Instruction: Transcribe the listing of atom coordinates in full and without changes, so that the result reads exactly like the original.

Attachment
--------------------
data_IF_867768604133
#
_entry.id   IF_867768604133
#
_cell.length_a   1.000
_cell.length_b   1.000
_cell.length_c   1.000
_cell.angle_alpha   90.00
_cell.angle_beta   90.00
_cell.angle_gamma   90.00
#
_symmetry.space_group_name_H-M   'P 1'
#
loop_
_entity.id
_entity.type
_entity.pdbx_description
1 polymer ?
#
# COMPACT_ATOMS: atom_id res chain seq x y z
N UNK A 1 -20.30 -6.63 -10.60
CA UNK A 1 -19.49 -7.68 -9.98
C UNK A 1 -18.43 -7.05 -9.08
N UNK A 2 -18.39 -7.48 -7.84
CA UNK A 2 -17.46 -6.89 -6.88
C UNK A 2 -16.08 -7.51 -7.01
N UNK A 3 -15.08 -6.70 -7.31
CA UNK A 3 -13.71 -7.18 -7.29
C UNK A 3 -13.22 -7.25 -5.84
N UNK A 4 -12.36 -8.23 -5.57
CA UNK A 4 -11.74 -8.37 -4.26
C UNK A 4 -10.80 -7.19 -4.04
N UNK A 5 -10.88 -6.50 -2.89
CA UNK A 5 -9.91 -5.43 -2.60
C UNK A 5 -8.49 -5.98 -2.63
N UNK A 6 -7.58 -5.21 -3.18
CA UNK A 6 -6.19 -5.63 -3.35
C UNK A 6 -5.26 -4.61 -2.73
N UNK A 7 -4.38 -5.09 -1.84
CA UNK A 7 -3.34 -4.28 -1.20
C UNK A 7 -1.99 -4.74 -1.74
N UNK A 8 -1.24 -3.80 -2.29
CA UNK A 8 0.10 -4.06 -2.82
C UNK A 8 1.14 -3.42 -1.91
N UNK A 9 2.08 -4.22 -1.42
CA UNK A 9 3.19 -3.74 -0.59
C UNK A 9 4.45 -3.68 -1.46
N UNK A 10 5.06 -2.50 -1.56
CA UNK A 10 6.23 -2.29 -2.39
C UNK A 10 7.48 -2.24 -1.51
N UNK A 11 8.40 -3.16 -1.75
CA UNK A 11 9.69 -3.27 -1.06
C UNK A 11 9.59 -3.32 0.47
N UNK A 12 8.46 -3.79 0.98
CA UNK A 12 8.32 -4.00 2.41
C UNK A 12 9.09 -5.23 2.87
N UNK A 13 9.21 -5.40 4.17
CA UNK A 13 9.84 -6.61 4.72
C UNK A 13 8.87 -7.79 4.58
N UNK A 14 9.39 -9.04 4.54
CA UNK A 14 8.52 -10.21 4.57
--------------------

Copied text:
data_IF_867768604133
#
_entry.id   IF_867768604133
#
_cell.length_a   1.000
_cell.length_b   1.000
_cell.length_c   1.000
_cell.angle_alpha   90.00
_cell.angle_beta   90.00
_cell.angle_gamma   90.00
#
_symmetry.space_group_name_H-M   'P 1'
#
loop_
_entity.id
_entity.type
_entity.pdbx_description
1 polymer ?
#
# COMPACT_ATOMS: atom_id res chain seq x y z
N UNK A 1 -20.30 -6.63 -10.60
CA UNK A 1 -19.49 -7.68 -9.98
C UNK A 1 -18.43 -7.05 -9.08
N UNK A 2 -18.39 -7.48 -7.84
CA UNK A 2 -17.46 -6.89 -6.88
C UNK A 2 -16.08 -7.51 -7.01
N UNK A 3 -15.08 -6.70 -7.31
CA UNK A 3 -13.71 -7.18 -7.29
C UNK A 3 -13.22 -7.25 -5.84
N UNK A 4 -12.36 -8.23 -5.57
CA UNK A 4 -11.74 -8.37 -4.26
C UNK A 4 -10.80 -7.19 -4.04
N UNK A 5 -10.88 -6.50 -2.89
CA UNK A 5 -9.91 -5.43 -2.60
C UNK A 5 -8.49 -5.98 -2.63
N UNK A 6 -7.58 -5.21 -3.18
CA UNK A 6 -6.19 -5.63 -3.35
C UNK A 6 -5.26 -4.61 -2.73
N UNK A 7 -4.38 -5.09 -1.84
CA UNK A 7 -3.34 -4.28 -1.20
C UNK A 7 -1.99 -4.74 -1.74
N UNK A 8 -1.24 -3.80 -2.29
CA UNK A 8 0.10 -4.06 -2.82
C UNK A 8 1.14 -3.42 -1.91
N UNK A 9 2.08 -4.22 -1.42
CA UNK A 9 3.19 -3.74 -0.59
C UNK A 9 4.45 -3.68 -1.46
N UNK A 10 5.06 -2.50 -1.56
CA UNK A 10 6.23 -2.29 -2.39
C UNK A 10 7.48 -2.24 -1.51
N UNK A 11 8.40 -3.16 -1.75
CA UNK A 11 9.69 -3.27 -1.06
C UNK A 11 9.59 -3.32 0.47
N UNK A 12 8.46 -3.79 0.98
CA UNK A 12 8.32 -4.00 2.41
C UNK A 12 9.09 -5.23 2.87
N UNK A 13 9.21 -5.40 4.17
CA UNK A 13 9.84 -6.61 4.72
C UNK A 13 8.87 -7.79 4.58
N UNK A 14 9.39 -9.04 4.54
CA UNK A 14 8.52 -10.21 4.57